Authoritarian regimes around the world have been quick to use the pandemic to restrict their citizens’ freedoms, with China introducing a “traffic light” system in conjunction with tech companies like Alibaba Group to control citizens’ movements, and Russia deploying aggressive surveillance methods in the name of COVID-19 lockdown enforcement in cities such as Moscow and St Petersburg. The risk is that, even in more libertarian states, contact-tracing apps will effectively morph into ‘immunity passports’ by which access to amenities is determined, widening the ‘digital divide’ still further.
Against this background, automated contact tracing has raised acute privacy concerns. Whereas campaign groups (as well as Apple and Google) prefer a decentralised model where the Bluetooth handshake keys are stored only on a user’s handset, many health authorities around the world (including the NHS) prefer centralised records of anonymised data offering greater data about the infection’s spread. What cannot be ignored is that centralised systems do permit re-identification by governments (or even by hackers). In the UK, such concerns were highlighted when a draft Government memo was leaked in March suggesting Ministers may be empowered to order the re-identification of individuals from their smartphone data where they deemed it proportionate at some stage.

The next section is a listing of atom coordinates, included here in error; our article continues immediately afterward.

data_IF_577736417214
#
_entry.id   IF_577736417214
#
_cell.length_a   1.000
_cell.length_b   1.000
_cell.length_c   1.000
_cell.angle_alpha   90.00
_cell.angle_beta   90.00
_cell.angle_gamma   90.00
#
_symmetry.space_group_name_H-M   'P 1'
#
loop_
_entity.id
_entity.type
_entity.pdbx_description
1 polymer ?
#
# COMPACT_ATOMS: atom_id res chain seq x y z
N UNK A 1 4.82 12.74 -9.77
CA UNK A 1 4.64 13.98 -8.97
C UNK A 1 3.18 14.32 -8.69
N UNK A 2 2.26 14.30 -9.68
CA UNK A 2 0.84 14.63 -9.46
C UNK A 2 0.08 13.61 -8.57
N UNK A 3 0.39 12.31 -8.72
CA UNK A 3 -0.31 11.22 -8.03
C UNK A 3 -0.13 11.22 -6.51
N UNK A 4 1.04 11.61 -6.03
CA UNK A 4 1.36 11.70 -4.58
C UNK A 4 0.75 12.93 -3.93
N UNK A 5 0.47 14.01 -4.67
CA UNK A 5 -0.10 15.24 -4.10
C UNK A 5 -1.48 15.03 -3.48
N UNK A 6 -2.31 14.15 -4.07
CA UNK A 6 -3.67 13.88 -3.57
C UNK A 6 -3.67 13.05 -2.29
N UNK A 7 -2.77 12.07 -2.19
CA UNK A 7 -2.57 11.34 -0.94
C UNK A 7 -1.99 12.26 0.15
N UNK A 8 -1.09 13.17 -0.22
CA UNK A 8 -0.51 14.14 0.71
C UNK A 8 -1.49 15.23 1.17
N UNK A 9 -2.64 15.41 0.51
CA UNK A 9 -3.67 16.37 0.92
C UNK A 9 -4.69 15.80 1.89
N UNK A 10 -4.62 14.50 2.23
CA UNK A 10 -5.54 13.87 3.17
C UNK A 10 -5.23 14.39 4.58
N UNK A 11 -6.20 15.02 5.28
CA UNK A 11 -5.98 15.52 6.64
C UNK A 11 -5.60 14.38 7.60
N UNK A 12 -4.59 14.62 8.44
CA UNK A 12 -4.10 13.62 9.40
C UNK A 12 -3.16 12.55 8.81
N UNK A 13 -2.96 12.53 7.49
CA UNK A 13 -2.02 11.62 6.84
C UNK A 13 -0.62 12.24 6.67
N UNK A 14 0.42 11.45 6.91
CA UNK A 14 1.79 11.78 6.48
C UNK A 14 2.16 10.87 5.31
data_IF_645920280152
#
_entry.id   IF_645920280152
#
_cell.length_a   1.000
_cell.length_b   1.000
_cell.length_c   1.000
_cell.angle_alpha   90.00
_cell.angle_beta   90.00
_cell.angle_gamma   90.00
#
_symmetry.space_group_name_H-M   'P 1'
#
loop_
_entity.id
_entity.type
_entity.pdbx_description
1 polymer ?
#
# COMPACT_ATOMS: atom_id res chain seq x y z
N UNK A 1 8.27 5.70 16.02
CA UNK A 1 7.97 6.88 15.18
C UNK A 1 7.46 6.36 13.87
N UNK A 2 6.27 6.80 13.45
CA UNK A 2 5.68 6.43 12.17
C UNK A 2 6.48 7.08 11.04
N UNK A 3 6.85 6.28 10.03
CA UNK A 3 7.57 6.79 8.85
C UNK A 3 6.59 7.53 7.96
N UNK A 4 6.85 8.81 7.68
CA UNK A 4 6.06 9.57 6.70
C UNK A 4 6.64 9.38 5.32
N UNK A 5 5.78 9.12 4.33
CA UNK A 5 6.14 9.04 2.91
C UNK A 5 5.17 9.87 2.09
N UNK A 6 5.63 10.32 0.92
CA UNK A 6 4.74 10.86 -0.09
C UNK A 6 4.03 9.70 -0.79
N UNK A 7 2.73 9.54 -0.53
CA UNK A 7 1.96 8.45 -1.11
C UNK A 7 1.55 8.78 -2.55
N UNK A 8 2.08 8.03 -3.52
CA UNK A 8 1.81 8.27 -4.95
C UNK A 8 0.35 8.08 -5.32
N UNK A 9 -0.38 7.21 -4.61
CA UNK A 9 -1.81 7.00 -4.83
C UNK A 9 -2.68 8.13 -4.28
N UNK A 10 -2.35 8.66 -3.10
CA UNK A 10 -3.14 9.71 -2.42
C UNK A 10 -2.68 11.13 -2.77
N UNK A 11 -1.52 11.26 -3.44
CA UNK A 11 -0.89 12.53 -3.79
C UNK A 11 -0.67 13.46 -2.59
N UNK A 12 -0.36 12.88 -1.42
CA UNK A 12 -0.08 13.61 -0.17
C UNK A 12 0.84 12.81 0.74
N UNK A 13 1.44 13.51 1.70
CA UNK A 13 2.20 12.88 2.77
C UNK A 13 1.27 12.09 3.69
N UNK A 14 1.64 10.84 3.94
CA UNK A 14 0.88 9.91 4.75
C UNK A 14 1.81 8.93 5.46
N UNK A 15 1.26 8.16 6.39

To reduce such risks, Apple and Google have limited the operability of their proposed interface where centralised systems are created, seemingly rendering the system practically unworkable. Austria, Switzerland, Spain and – despite earlier reluctance – Germany have now signed up to decentralised systems. The UK, however, has decided to press on with a centralised system, claiming it has found a way to make the software work sufficiently well on iPhones, overcoming the deliberate limitations imposed by Apple and Google, albeit at a cost to phone battery life and necessitating that screens remain unlocked (which may itself present data security risks).
Beyond the pandemic, the wider impact of the UK Government’s approach may be to fuel pre-existing concern over excessive state surveillance powers arising from the Investigatory Powers Act 2016 (the so-called ‘Snooper’s Charter’) and whether the UK’s level of personal data protection is essentially equivalent to that of the EU. This would present yet another concern to be added to the existing list – ‘bulk surveillance’, facial recognition technology, data sharing with the US, and criticism of the UK Government over data compliance breaches – which may further jeopardise the prospects of an ‘adequacy decision’ from the European Commission at the end of the Brexit transition period. Without an adequacy decision, there would be significant obstacles to the future flow of personal data from Europe to the UK.
Data protection laws – help or hindrance?